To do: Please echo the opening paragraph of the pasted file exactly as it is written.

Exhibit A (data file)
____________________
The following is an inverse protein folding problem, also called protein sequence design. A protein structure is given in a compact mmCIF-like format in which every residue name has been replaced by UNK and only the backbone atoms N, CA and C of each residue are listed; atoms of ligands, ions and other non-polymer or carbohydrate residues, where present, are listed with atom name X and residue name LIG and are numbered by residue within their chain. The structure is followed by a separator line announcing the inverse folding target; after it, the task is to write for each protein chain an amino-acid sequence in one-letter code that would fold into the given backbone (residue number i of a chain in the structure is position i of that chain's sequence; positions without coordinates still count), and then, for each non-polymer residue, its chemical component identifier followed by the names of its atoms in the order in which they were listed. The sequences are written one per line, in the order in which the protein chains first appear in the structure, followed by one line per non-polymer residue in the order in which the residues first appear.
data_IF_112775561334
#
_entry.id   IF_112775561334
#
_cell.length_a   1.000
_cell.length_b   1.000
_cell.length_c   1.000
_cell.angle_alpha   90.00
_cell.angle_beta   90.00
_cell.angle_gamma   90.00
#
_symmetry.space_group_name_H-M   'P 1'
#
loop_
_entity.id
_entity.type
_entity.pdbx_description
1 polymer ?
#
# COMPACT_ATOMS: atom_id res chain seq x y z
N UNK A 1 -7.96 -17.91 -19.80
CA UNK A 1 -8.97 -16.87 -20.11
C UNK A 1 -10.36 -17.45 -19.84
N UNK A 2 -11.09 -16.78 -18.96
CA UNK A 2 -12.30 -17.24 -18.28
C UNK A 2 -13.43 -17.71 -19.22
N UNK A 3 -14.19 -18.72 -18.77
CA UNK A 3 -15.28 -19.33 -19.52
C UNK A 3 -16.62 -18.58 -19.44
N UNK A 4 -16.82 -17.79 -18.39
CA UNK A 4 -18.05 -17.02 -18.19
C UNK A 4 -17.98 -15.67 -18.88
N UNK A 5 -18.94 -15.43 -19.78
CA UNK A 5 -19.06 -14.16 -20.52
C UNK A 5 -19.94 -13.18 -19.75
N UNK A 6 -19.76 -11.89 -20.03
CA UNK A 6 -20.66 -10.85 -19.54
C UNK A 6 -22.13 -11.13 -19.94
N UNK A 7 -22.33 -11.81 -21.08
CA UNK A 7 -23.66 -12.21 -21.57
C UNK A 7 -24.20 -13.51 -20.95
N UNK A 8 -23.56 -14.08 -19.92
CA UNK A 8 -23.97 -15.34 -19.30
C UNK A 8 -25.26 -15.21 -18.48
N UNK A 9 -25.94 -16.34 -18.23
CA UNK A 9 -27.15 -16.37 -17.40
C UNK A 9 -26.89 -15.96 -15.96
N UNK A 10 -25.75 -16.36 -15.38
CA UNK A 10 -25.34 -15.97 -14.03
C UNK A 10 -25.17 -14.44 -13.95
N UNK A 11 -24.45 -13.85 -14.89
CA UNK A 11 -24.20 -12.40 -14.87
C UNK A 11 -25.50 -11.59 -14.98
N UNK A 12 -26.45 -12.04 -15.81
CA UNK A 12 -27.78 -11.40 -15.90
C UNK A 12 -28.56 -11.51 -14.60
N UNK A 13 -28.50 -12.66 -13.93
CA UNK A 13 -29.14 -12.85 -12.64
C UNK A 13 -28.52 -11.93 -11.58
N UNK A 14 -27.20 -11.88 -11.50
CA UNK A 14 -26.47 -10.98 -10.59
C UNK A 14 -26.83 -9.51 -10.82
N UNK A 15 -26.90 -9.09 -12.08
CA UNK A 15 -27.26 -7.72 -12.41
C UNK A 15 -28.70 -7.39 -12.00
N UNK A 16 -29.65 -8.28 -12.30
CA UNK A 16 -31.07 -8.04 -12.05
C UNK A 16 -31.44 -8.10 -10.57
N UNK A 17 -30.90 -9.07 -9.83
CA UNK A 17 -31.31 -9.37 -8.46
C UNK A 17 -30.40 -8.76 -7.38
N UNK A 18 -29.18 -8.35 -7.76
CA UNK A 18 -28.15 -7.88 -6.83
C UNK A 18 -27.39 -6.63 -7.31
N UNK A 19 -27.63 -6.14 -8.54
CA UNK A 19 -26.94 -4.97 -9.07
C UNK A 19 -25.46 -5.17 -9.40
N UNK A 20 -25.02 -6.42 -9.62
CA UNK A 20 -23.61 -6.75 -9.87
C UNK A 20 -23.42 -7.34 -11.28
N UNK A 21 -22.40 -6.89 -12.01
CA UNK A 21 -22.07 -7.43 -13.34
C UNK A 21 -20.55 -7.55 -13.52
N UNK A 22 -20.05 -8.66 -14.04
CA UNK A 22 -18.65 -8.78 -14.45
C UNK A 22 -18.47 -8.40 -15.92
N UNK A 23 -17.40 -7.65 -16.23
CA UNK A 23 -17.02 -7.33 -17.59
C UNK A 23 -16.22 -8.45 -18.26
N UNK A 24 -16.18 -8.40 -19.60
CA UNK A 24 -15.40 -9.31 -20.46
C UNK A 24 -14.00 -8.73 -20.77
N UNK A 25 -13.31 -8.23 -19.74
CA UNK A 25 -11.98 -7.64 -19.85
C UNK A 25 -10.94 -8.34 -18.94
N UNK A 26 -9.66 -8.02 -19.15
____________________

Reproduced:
The following is an inverse protein folding problem, also called protein sequence design. A protein structure is given in a compact mmCIF-like format in which every residue name has been replaced by UNK and only the backbone atoms N, CA and C of each residue are listed; atoms of ligands, ions and other non-polymer or carbohydrate residues, where present, are listed with atom name X and residue name LIG and are numbered by residue within their chain. The structure is followed by a separator line announcing the inverse folding target; after it, the task is to write for each protein chain an amino-acid sequence in one-letter code that would fold into the given backbone (residue number i of a chain in the structure is position i of that chain's sequence; positions without coordinates still count), and then, for each non-polymer residue, its chemical component identifier followed by the names of its atoms in the order in which they were listed. The sequences are written one per line, in the order in which the protein chains first appear in the structure, followed by one line per non-polymer residue in the order in which the residues first appear.